Among them was Mr. Strzok, the senior F.B.I. agent who sent the “we’ll stop it” text to Lisa Page, a senior F.B.I. lawyer. Mr. Strzok went from the Clinton investigation to the Russia investigation, but was moved off the case by Mr. Mueller last year after other political texts came to light. Ms. Page left her job this spring.
He sent her the “we’ll stop it” message after she texted him asking if Mr. Trump might really become president. Questioned by the inspector general, Mr. Strzok said that he did not remember the message but that it would have been meant to reassure Ms. Page that Mr. Trump would not win, not to indicate that he would use his job to influence the election.
Moreover, Mr. Strzok told the inspector general that if the F.B.I. were trying to harm Mr. Trump’s chances, it would have revealed its then-secret investigation into his campaign’s ties to Russia before the election, which it did not. The report further noted that Mr. Strzok and Ms. Page advocated more aggressive measures in the Clinton inquiry.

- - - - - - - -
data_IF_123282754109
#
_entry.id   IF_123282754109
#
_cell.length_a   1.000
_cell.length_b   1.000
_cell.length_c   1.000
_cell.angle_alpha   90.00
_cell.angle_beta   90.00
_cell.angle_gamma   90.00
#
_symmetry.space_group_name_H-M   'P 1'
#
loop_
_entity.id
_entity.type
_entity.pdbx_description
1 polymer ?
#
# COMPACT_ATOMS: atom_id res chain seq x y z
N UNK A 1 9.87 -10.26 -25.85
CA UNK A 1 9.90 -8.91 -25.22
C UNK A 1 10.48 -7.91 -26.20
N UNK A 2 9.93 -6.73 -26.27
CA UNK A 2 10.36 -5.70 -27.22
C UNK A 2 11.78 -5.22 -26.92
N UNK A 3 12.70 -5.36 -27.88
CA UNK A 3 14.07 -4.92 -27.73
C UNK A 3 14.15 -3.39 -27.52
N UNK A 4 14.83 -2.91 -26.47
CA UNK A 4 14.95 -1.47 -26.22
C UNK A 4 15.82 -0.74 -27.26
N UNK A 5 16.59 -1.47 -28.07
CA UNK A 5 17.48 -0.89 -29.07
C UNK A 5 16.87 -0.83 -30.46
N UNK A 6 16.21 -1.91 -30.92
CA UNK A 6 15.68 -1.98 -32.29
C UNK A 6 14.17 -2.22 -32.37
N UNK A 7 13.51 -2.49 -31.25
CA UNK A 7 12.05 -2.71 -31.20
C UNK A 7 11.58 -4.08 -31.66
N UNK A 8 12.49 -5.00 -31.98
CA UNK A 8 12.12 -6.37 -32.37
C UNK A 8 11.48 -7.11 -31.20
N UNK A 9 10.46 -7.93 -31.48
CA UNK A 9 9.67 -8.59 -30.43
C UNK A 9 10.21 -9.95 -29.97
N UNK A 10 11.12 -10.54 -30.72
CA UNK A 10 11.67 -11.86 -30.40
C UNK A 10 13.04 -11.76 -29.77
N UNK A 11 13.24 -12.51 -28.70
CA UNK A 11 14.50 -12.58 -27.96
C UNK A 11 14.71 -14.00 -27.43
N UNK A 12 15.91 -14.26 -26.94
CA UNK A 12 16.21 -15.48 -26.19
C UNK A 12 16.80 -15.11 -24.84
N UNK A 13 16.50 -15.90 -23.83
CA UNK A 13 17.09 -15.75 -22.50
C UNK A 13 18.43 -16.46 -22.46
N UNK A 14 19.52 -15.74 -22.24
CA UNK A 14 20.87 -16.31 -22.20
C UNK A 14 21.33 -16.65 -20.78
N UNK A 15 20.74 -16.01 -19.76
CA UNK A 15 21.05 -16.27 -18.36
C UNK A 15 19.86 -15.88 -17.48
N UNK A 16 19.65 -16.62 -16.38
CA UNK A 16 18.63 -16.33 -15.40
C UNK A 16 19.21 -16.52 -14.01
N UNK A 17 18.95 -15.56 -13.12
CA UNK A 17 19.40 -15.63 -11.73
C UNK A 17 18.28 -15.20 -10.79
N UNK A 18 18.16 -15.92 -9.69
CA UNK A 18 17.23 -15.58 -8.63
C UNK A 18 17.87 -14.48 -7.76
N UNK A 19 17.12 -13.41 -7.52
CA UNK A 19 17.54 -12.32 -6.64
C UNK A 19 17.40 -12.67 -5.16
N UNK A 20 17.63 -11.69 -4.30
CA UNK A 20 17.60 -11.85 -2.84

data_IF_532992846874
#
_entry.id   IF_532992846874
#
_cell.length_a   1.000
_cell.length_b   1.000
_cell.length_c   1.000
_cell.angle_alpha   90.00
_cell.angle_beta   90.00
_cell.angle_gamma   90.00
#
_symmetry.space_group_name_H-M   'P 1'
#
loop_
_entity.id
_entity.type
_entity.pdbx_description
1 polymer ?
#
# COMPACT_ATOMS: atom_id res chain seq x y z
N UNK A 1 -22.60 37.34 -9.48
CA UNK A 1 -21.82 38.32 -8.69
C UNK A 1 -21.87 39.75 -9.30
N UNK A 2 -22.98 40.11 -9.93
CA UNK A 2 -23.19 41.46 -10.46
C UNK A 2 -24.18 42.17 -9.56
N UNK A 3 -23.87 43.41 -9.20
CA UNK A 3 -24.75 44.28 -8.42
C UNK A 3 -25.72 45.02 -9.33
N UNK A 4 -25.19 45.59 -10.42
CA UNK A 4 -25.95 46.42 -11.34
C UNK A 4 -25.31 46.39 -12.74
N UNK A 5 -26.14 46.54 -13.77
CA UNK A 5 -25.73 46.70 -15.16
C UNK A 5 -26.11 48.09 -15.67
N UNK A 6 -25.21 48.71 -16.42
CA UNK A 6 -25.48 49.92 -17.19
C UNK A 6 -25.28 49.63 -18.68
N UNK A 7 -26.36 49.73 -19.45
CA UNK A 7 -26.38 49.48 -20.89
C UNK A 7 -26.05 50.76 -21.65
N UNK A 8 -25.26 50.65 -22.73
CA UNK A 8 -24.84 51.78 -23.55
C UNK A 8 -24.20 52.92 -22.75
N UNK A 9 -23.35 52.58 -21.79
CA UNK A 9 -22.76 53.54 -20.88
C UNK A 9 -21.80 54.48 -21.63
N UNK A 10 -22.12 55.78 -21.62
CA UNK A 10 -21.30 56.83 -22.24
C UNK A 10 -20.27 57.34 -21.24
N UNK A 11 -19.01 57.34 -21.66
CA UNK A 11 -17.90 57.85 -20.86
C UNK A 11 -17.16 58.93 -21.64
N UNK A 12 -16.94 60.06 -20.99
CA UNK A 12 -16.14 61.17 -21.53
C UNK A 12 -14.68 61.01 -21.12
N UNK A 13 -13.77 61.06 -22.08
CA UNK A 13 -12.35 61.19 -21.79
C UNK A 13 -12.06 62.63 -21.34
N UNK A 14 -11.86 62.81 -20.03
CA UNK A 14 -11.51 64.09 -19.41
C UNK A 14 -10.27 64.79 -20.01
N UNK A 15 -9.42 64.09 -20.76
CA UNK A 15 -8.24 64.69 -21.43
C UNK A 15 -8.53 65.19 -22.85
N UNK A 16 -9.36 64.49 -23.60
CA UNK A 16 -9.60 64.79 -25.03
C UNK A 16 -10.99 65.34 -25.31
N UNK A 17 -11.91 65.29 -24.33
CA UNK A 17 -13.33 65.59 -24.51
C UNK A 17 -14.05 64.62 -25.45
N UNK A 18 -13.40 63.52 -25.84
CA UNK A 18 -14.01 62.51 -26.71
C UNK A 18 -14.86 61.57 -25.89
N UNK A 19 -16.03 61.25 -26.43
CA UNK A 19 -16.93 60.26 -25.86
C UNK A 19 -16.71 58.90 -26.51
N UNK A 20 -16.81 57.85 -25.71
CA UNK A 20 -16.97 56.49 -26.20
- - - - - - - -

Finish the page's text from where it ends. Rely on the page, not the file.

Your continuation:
But allies of Mr. Trump said Mr. Strzok and other agents failed to follow up immediately on new emails found in fall 2016 on a laptop belonging to Anthony D. Weiner, the husband of an aide to Mrs. Clinton, because they were busy with the Russia investigation.
“Peter Strzok and the investigative team made a decision to go one direction which would be more damaging to this president than following up on other leads as it relates to Hillary Clinton,” Representative Mark Meadows, Republican of North Carolina, said on Fox News.
The F.B.I. delayed by several weeks looking into Mr. Weiner’s laptop. As a result, Mr. Comey’s announcement that he was reopening the email investigation came just days before the election and dominated the final days of the campaign.
In the end, the F.B.I. found nothing new on Mr. Weiner’s laptop that changed the decision not to charge Mrs. Clinton. But Mr. Strzok proved to be wrong. Neither he nor anyone else could stop Mr. Trump.